Contraband debuted to $24.35 million for the three-day weekend. That ranks seventh all-time for star Mark Wahlberg. Most of the movies ahead of it are either established brands (Planet of the Apes) or ensemble pieces (The Departed), though, and Contraband wound up ahead of similar movies like Four Brothers ($21.2 million), The Italian Job ($19.5 million), and Shooter ($14.5 million). It also outperformed January action movies Edge of Darkness ($17.2 million) and Smokin' Aces ($14.6 million), and it was even close to matching Taken's $24.7 million. For the four-day weekend, Contraband earned $28.5 million, which ranks as the eighth-highest Martin Luther King, Jr. opening ever. Contraband's audience was 51 percent male and 55 percent 30 years or older, and they awarded the movie a solid "A-" CinemaScore.
After the resounding success of The Lion King's 3D re-release, Disney opted to give Beauty and the Beast the re-release treatment as well. Its $17.75 million debut was less than The Lion King's $30.2 million, though it was more than the Toy Story/Toy Story 2 double feature ($12.5 million) and seems to confirm that there is a decent audience for re-issues of classic movies. The movie's 3D share was 97 percent (up from The Lion King's 92 percent), and the audience gave the movie an "A+" CinemaScore. The movie moved up to first place on Monday with $4.46 million, which was good for first place that day and translates to a holiday weekend of $22.2 million.
Mission: Impossible - Ghost Protocol fell 41 percent to $11.7 million for the three-day frame, and including Monday's grosses the movie has now made $189.45 million. On Saturday, the movie passed the original Mission: Impossible's $181 million to become the second highest-grossing entry in the series, and it will next try to top Mission: Impossible II's $215.4 million.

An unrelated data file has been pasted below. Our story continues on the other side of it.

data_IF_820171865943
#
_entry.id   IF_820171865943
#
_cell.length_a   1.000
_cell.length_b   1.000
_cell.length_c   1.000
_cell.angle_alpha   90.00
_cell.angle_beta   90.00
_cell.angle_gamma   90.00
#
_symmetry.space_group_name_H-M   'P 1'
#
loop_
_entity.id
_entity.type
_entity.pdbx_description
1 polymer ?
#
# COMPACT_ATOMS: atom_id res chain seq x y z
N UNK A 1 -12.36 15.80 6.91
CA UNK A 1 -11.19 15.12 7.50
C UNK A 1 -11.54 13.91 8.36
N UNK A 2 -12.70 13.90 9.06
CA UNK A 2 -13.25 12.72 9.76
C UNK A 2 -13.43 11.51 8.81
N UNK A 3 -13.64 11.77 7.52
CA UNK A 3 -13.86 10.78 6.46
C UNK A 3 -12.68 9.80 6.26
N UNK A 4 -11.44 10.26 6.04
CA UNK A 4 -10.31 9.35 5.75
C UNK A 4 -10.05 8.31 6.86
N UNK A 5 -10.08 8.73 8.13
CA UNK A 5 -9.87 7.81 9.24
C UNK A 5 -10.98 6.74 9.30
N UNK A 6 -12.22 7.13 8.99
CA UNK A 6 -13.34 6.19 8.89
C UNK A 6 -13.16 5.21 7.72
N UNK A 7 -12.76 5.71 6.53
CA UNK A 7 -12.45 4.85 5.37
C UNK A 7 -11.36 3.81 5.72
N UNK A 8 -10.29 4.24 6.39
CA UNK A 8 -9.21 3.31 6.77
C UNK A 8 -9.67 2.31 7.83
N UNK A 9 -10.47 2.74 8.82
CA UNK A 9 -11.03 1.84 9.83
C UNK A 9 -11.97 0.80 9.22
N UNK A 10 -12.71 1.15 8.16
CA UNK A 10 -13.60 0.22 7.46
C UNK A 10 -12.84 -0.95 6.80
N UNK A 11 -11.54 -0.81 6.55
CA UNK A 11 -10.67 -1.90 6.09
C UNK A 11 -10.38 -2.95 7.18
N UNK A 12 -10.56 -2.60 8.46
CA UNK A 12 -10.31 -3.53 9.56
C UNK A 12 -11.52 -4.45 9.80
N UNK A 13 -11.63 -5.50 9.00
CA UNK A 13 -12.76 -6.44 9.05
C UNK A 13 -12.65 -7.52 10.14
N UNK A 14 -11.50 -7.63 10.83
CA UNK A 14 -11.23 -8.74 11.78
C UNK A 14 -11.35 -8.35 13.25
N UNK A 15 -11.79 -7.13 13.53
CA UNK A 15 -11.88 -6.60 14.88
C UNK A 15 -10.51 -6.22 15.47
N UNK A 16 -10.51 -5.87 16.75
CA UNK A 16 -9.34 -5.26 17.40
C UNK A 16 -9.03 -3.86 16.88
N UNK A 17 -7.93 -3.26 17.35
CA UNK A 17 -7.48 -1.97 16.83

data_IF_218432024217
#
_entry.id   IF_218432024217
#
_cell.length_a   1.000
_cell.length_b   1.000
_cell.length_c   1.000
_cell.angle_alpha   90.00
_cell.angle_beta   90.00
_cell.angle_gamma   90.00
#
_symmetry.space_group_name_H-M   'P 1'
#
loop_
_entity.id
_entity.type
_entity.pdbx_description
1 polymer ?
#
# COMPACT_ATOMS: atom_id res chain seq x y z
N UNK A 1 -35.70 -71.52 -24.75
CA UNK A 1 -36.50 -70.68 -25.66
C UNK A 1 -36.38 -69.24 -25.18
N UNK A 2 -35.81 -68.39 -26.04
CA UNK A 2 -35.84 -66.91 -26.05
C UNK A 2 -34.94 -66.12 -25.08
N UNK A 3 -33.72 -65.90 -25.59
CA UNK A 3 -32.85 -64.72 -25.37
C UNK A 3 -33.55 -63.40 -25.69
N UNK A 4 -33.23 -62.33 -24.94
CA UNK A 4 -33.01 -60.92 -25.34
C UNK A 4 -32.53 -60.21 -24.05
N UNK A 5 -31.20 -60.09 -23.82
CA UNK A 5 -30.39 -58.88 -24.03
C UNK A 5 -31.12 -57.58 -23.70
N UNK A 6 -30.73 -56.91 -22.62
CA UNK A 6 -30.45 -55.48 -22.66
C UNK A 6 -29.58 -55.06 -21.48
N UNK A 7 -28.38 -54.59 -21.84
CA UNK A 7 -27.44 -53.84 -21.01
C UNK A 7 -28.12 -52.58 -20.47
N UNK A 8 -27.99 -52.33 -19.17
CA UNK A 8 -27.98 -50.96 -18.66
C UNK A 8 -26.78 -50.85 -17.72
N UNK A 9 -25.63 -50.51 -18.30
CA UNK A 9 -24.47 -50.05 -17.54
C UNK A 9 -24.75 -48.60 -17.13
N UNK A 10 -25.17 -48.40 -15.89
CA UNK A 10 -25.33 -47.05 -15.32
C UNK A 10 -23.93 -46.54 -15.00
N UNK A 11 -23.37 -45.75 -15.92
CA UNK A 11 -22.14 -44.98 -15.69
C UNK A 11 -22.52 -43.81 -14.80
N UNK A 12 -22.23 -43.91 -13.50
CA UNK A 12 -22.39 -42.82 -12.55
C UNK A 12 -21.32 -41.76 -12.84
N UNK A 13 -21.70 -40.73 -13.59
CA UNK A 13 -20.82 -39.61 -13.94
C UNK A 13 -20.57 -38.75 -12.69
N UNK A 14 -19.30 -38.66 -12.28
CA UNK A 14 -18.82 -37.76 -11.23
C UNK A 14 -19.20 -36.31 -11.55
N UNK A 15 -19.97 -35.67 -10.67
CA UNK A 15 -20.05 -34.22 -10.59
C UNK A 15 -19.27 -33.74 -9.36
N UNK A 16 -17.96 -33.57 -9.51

Joyful Noise opened to $11.2 million over the three-day weekend, which is down a bit from Queen Latifah's Last Holiday ($12.8 million), but up from some of her other recent leading roles like Just Wright ($8.3 million) and Mad Money ($7.7 million). It was also an improvement over Country Strong's $7.3 million debut last January, though that movie was playing in just over half as many locations (2,735 vs. 1,424). Not surprisingly, the audience was 73 percent female and 65 percent over the age of 35 (likely indicating that Dolly Parton's presence had a positive effect), and they gave the movie an "A-" CinemaScore.
Sherlock Holmes: A Game of Shadows held well in its fifth outing. The sequel dipped 37 percent to $8.6 million, and including Monday grosses the movie has now earned $172 million.
After easily taking first place last weekend, The Devil Inside fell all the way to sixth place this week with $8.03 million. Its 76.2 percent decline is the 22nd-biggest drop on record, and it is the worst one since Jonas Brothers: The 3D Concert Experience fell 77.4 percent in early 2009. Still, including Monday the movie has now made $47.4 million on a budget of less than $1 million, so it's easy to imagine they aren't too upset about this over at Paramount.
The Iron Lady expanded in to 802 locations this weekend and earned $5.4 million. Its $6,749 per-theater average is nearly identical to that of Tinker, Tailor, Soldier, Spy during its similar nationwide expansion last weekend. Carnage didn't fare quite so well in its expansion—the Roman Polanski-directed theater adaptation netted $710,434 from 494 venues for a poor average of $1,438.